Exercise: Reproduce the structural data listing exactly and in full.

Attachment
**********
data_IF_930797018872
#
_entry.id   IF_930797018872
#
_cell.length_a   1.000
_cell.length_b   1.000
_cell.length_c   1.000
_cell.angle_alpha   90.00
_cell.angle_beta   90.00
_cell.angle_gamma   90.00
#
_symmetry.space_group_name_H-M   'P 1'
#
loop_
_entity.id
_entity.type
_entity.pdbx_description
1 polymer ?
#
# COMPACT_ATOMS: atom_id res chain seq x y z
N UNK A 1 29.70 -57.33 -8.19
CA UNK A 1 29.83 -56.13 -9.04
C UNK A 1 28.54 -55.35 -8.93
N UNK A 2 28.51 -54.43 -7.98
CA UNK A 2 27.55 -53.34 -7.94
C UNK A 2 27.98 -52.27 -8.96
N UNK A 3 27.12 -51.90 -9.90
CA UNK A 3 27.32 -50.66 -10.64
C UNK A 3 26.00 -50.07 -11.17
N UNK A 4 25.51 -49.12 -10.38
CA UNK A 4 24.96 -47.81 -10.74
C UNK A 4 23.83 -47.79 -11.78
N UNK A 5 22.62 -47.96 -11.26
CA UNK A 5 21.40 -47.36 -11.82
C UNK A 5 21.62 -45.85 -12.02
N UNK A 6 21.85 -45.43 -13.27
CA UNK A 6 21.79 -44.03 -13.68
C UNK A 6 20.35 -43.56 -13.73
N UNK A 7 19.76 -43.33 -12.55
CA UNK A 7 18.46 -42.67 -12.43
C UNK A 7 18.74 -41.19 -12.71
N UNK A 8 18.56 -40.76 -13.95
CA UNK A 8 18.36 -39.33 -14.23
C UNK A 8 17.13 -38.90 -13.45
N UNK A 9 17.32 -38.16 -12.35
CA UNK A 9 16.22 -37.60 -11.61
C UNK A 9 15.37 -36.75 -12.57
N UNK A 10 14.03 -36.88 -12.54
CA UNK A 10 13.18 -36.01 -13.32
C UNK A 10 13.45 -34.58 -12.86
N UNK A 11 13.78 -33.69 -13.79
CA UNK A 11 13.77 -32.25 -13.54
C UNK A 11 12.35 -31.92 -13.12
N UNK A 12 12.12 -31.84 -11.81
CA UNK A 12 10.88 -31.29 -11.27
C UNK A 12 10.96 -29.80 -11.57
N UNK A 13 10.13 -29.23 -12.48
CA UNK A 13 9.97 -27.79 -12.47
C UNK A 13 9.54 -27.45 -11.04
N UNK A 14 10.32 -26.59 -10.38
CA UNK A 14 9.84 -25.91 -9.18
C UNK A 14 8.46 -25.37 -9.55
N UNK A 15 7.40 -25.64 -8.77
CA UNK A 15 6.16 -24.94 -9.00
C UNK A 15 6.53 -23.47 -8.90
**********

data_IF_930797018872
#
_entry.id   IF_930797018872
#
_cell.length_a   1.000
_cell.length_b   1.000
_cell.length_c   1.000
_cell.angle_alpha   90.00
_cell.angle_beta   90.00
_cell.angle_gamma   90.00
#
_symmetry.space_group_name_H-M   'P 1'
#
loop_
_entity.id
_entity.type
_entity.pdbx_description
1 polymer ?
#
# COMPACT_ATOMS: atom_id res chain seq x y z
N UNK A 1 29.70 -57.33 -8.19
CA UNK A 1 29.83 -56.13 -9.04
C UNK A 1 28.54 -55.35 -8.93
N UNK A 2 28.51 -54.43 -7.98
CA UNK A 2 27.55 -53.34 -7.94
C UNK A 2 27.98 -52.27 -8.96
N UNK A 3 27.12 -51.90 -9.90
CA UNK A 3 27.32 -50.66 -10.64
C UNK A 3 26.00 -50.07 -11.17
N UNK A 4 25.51 -49.12 -10.38
CA UNK A 4 24.96 -47.81 -10.74
C UNK A 4 23.83 -47.79 -11.78
N UNK A 5 22.62 -47.96 -11.26
CA UNK A 5 21.40 -47.36 -11.82
C UNK A 5 21.62 -45.85 -12.02
N UNK A 6 21.85 -45.43 -13.27
CA UNK A 6 21.79 -44.03 -13.68
C UNK A 6 20.35 -43.56 -13.73
N UNK A 7 19.76 -43.33 -12.55
CA UNK A 7 18.46 -42.67 -12.43
C UNK A 7 18.74 -41.19 -12.71
N UNK A 8 18.56 -40.76 -13.95
CA UNK A 8 18.36 -39.33 -14.23
C UNK A 8 17.13 -38.90 -13.45
N UNK A 9 17.32 -38.16 -12.35
CA UNK A 9 16.22 -37.60 -11.61
C UNK A 9 15.37 -36.75 -12.57
N UNK A 10 14.03 -36.88 -12.54
CA UNK A 10 13.18 -36.01 -13.32
C UNK A 10 13.45 -34.58 -12.86
N UNK A 11 13.78 -33.69 -13.79
CA UNK A 11 13.77 -32.25 -13.54
C UNK A 11 12.35 -31.92 -13.12
N UNK A 12 12.12 -31.84 -11.81
CA UNK A 12 10.88 -31.29 -11.27
C UNK A 12 10.96 -29.80 -11.57
N UNK A 13 10.13 -29.23 -12.48
CA UNK A 13 9.97 -27.79 -12.47
C UNK A 13 9.54 -27.45 -11.04
N UNK A 14 10.32 -26.59 -10.38
CA UNK A 14 9.84 -25.91 -9.18
C UNK A 14 8.46 -25.37 -9.55
N UNK A 15 7.40 -25.64 -8.77
CA UNK A 15 6.16 -24.94 -9.00
C UNK A 15 6.53 -23.47 -8.90